Once I realized that they weren’t going to follow me, I really got upset and wanted to “teach them a lesson.” I knew, from my map study, that the paths would eventually merge together. I figured I’d stomp and sulk the “short” way and meet up with the girls later, where they’d grovel and ask my forgiveness.
But when I reached the spot where I figured we’d meet, the girls weren’t there. After waiting a few minutes, I realized something awful: My wife and daughter were lost in the middle of Japan.
I was going to be in big trouble.
When we argue, it’s rarely about what we think it’s about. Surface topics may appear to be what’s driving the conflict, but that’s an illusion. What really happens is that a “button” is pushed — a fight touches on a sensitive topic or a long-hidden wound. We all have buttons throughout our psyches, and boy, is it easy to push them.
These buttons are often deep insecurities: feeling unloved or rejected, abandoned or misunderstood. Our buttons are pushed when we feel like we’re failing. Like we’re failures.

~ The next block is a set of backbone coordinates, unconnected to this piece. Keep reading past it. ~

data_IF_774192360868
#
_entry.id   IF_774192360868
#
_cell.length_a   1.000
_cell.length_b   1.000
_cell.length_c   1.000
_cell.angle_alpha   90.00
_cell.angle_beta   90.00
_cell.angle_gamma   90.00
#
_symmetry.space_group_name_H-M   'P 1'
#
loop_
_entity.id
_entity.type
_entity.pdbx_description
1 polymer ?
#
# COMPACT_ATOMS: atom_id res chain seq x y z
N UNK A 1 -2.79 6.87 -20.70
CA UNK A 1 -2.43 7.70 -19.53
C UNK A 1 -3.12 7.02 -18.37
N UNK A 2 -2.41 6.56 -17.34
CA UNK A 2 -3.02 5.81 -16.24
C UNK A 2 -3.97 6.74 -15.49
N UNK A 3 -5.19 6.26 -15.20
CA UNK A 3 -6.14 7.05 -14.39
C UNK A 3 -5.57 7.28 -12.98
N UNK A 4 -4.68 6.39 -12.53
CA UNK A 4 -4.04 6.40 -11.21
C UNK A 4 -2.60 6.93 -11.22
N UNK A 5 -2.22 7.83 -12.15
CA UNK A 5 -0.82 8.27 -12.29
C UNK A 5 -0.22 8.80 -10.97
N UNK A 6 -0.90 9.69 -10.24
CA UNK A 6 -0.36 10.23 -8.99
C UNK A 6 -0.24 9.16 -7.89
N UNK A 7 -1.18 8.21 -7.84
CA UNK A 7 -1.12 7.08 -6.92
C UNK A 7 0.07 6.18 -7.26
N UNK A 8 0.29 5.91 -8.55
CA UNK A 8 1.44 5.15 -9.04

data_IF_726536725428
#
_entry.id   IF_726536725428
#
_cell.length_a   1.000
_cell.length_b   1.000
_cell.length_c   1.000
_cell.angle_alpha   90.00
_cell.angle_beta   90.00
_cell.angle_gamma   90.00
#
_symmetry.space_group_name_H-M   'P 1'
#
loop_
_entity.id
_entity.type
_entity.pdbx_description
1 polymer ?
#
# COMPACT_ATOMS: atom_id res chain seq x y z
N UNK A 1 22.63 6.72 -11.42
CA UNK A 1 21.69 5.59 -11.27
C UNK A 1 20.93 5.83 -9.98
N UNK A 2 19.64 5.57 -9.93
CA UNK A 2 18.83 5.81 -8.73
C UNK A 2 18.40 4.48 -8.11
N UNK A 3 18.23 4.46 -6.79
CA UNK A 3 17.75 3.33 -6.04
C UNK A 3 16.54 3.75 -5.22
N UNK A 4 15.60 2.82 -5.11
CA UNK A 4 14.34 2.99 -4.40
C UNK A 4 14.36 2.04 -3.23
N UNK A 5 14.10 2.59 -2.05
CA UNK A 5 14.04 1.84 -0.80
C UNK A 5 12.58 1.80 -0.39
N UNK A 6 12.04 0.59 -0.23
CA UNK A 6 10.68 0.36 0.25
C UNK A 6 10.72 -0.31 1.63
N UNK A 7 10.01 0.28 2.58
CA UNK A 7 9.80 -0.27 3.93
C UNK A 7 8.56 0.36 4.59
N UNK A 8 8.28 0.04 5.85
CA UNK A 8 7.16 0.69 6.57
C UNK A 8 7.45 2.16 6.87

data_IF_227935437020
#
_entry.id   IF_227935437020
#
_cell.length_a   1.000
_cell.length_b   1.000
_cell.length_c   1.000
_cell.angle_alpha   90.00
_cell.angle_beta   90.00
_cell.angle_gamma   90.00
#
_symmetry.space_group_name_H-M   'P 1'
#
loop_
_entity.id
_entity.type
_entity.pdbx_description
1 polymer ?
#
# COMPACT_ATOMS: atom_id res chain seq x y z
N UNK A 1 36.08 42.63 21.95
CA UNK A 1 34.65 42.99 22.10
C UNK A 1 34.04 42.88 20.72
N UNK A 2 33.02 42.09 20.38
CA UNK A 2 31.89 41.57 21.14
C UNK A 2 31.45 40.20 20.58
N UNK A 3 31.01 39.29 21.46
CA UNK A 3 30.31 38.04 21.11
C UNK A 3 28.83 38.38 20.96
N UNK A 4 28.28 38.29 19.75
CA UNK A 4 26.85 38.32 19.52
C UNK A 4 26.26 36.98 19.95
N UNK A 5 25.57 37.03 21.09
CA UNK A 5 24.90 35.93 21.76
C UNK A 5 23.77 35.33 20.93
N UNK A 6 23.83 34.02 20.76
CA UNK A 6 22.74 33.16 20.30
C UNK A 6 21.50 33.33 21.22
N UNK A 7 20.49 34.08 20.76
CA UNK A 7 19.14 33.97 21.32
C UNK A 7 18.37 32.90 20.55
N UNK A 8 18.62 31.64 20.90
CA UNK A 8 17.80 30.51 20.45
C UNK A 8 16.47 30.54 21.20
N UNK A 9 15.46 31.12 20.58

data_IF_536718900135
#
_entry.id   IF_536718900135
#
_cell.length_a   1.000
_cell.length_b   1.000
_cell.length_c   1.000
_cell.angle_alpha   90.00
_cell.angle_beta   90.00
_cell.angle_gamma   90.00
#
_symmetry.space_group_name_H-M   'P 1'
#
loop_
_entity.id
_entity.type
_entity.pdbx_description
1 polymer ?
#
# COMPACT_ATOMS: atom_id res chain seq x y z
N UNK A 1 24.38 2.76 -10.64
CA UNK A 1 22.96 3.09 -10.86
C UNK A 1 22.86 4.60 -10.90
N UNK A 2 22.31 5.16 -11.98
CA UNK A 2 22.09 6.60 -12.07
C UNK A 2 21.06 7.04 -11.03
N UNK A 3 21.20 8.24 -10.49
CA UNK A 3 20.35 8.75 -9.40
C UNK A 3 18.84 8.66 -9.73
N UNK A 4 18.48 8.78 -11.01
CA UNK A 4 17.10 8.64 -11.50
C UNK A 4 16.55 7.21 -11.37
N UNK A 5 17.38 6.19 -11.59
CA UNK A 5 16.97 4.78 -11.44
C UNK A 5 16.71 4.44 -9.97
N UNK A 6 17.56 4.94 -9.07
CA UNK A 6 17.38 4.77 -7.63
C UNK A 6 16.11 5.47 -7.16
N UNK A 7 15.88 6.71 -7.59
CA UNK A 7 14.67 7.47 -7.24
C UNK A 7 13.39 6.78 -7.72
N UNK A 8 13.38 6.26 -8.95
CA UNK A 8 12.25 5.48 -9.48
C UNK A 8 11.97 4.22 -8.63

Once a button is pushed, our hearts close instantly. It’s like one of those little roly-poly bugs — they just fold in on themselves and prying them open is difficult.
I’d shut up like a roly-poly in Tokyo. My anger turned to worry quickly, but, after 30 minutes of looking, I finally saw them — exiting Meiji’s main shrine. That shrine was the whole reason we wanted to visit this place. And they’d done it without me. My buttons were pushed again.
“Where were you guys?” I shouted.
“Once you left us,” Erin sarcastically answered, “we just kept on walking. We assumed that you would eventually show up and apologize.”
“Apologize!” I reacted, “Me? You’re the ones who left me!”
I’ll spare you the rest of the conversation. I’m certain that you can imagine how our conflict quickly spiraled downward.